Happy #FellowsFriday readers!
This is our final #FellowsFriday for a bit, but we saved a great one for last! Meet Betsy Asma:
Emily: Betsy, first of all — welcome! We’re so happy to have some new faces and minds on our team!
Betsy: Thanks! I’m very happy to be here.
Emily: Let’s start off with the basics: Where are you from? Where did you go to school? What did you major in?
Betsy: Well, I grew up in Wisconsin and majored in biomedical engineering at Marquette University in Milwaukee. I briefly worked in the medical device industry and then attended Duke University for a Master of Science degree in Global Health.
Emily: Oh, wow! That’s incredible. I think you’ll bring a whole new set of eyes to the fellowship with a graduate degree in global health. I can’t wait to see what you do with your project. It’s BreathAlert, right?
Betsy: Yes, I’ve “inherited” the BreathAlert device from Becky Selle. I’m hoping to tweak the device a bit to detect not only sleep apnea, but signs of other issues in the infant as well.
Emily: That’s cool. I think the more use clinicians and nurses can get out of one device is crucial.
Betsy: Agreed. I’m welcoming the challenge and have really enjoyed it so far.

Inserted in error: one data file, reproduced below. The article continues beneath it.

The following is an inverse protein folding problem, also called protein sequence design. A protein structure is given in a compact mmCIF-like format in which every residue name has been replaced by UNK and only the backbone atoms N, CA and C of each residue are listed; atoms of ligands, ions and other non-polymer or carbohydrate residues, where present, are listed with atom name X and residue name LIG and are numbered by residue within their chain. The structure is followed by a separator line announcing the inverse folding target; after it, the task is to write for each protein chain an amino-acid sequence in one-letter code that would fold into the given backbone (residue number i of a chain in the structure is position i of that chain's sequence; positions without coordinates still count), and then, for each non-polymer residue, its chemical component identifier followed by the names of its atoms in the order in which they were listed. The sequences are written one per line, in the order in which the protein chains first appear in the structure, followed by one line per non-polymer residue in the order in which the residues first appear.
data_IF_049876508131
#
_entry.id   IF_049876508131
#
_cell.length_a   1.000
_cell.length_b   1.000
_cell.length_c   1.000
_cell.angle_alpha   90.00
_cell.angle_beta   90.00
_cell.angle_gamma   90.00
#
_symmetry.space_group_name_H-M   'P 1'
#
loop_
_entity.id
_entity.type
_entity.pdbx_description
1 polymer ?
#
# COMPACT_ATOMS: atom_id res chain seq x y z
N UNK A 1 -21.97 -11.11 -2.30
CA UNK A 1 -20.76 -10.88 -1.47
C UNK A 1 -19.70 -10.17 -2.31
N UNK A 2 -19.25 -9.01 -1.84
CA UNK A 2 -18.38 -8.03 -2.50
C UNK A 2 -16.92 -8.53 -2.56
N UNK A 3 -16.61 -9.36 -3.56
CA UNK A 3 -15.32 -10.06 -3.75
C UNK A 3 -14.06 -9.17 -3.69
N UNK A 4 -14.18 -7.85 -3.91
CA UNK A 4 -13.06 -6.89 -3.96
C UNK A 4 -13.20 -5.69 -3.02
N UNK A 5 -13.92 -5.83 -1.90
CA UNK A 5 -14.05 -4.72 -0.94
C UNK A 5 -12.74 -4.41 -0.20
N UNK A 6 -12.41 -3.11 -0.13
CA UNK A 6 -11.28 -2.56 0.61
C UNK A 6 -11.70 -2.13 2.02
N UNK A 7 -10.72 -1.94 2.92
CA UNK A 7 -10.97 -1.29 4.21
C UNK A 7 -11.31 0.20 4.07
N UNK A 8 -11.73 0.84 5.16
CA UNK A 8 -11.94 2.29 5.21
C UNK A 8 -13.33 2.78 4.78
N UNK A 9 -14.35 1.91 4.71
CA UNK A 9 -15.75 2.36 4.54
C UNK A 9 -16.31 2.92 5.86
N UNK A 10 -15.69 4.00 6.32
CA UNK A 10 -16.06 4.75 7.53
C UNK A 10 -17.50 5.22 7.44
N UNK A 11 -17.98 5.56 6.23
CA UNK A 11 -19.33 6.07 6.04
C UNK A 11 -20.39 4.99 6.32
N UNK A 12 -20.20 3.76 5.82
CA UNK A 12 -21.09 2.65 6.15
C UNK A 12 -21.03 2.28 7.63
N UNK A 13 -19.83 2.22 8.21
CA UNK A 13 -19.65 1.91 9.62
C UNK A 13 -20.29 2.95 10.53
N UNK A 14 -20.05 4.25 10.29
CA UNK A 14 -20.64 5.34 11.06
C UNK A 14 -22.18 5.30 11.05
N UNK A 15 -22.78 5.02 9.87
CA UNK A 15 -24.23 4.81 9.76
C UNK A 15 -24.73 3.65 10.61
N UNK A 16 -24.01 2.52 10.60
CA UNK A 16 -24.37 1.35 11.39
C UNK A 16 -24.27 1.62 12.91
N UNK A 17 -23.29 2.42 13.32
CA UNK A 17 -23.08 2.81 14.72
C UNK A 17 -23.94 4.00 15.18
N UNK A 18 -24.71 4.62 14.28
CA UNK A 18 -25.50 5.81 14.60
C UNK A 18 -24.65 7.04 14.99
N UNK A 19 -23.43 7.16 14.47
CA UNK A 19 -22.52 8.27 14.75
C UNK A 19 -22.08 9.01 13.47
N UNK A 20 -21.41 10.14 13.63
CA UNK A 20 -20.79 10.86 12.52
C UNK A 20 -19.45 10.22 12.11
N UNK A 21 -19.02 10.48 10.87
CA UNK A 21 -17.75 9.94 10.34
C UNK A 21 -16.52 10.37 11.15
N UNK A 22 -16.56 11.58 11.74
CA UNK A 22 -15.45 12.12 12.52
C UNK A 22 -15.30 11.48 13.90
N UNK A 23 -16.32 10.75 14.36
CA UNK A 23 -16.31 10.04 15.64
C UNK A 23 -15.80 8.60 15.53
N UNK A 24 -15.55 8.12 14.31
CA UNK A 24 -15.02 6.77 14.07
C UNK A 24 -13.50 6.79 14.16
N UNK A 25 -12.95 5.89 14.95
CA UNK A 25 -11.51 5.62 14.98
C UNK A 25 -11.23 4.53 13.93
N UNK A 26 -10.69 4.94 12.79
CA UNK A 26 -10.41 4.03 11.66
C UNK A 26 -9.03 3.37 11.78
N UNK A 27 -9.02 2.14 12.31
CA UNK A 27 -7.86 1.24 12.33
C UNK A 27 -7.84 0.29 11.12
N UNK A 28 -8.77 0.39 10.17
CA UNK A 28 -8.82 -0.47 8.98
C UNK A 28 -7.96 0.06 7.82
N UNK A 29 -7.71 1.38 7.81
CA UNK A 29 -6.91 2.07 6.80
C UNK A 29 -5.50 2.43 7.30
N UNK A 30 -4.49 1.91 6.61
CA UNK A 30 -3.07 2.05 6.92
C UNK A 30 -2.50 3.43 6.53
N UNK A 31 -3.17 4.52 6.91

Emily: So, I know what you do all day during the weekday, but what do you do during your free time?
Betsy: I run, cook, eat, read, and travel!
Emily: Since you love to read, what would you say is the best book you’ve ever read?
Betsy: Too many to even count! How does that quote go…”a house without books is like a room without windows”?
Emily: I’ll let it slide for now, but I would suspect our readers would want a book recommendation from you at some point!
And what about your personality? How would you describe your general outlook on life?
Betsy: Just be kind and laugh every day.
Emily: I know people hate that question, but I think it reveals a great deal into others’ worldviews. Great answer — it’s simple in the best way.
Now, on to the good stuff — how did you first learn about Rice 360°?
Betsy: Actually a few years ago, I attended what was then called the Beyond Traditional Borders Design Competition at Rice as an undergraduate! I presented on my senior engineering design project — a human-powered nebulizer for the treatment of respiratory diseases in rural settings.
Emily: Whoa! That’s so cool. We love stories that come full circle like that. You’re a testament to Rice 360°’s ripple of impact, I think. I’m so glad you had a positive experience with Rice 360° back then, and have come to work with us now!
Now that you’re an official member of the squad, what’s been the most surprising aspect of Rice 360°? What did you not anticipate before starting?
Betsy: What has really struck me is how such a small team outputs so much work! It’s amazing when you look at all the work Rice 360° has done, and then meet the small but extremely dedicated team behind it all. It’s incredible and inspiring.
Emily: We are a lean, mean machine. Thankfully, we have help from our partners in Malawi and the Rice community to help with some of it. What do you hope to contribute?